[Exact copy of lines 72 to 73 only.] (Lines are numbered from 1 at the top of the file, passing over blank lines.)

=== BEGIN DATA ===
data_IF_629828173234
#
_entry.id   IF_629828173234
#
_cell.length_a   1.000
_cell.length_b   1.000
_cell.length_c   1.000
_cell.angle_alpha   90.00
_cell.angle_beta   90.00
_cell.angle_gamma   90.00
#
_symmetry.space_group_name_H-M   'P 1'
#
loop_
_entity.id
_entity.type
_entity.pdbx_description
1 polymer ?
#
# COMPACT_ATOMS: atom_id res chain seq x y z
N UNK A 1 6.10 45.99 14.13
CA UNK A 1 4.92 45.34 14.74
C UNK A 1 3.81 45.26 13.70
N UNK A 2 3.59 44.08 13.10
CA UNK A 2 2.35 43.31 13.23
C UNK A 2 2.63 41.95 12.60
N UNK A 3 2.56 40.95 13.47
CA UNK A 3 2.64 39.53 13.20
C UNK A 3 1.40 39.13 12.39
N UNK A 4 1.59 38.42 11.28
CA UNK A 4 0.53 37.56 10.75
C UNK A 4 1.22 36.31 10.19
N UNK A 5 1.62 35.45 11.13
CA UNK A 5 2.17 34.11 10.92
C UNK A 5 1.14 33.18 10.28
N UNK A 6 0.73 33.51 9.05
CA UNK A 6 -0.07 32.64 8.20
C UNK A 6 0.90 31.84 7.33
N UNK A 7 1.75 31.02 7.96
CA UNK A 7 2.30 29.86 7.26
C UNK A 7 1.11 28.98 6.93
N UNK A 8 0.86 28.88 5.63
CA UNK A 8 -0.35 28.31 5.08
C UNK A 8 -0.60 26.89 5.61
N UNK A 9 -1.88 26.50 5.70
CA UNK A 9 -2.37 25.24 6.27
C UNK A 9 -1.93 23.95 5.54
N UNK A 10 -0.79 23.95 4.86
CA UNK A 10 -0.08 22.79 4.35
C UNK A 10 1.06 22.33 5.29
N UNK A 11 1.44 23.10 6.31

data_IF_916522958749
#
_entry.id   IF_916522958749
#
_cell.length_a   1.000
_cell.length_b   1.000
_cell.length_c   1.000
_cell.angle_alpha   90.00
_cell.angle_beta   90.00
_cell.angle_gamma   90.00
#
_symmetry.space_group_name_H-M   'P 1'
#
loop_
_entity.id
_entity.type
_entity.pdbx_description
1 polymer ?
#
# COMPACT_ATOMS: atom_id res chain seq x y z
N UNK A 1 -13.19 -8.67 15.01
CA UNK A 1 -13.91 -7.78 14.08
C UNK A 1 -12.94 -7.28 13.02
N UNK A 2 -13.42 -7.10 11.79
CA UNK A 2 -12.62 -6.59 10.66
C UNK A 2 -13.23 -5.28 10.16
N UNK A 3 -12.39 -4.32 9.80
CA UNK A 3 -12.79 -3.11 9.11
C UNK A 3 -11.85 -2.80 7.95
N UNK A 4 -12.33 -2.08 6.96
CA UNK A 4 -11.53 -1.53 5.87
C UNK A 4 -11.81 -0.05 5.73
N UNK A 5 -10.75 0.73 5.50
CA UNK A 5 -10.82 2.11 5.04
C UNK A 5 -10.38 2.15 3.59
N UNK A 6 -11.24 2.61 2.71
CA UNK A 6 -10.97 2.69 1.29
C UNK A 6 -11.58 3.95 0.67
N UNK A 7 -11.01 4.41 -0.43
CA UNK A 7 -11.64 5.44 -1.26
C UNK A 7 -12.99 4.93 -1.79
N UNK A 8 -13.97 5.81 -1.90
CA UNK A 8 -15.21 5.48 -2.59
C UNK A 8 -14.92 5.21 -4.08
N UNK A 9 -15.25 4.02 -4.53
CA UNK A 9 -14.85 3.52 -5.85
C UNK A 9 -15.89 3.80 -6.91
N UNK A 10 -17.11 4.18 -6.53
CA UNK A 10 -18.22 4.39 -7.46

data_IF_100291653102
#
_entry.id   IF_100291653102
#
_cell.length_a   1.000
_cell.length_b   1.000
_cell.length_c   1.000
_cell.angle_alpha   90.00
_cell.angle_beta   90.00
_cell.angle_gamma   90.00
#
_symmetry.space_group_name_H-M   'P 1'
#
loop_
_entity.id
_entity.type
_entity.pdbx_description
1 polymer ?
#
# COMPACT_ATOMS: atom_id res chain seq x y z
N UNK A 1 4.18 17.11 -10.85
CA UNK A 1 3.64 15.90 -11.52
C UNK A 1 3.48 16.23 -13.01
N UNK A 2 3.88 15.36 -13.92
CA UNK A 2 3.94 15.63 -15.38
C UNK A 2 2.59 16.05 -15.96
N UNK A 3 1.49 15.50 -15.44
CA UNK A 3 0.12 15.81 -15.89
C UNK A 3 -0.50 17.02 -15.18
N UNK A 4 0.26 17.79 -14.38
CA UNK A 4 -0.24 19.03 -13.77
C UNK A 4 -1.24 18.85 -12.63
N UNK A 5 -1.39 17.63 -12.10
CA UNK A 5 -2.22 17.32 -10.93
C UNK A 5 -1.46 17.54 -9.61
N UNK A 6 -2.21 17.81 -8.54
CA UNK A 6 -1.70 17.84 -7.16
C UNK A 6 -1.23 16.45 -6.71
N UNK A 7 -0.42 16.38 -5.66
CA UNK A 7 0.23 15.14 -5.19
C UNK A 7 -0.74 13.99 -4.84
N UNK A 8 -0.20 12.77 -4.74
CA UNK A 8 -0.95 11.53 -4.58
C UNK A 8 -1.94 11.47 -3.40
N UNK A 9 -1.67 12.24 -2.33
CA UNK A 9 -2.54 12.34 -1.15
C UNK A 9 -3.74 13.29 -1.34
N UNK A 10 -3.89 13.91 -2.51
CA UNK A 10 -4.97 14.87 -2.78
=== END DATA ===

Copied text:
N UNK A 1 -13.19 -8.67 15.01
CA UNK A 1 -13.91 -7.78 14.08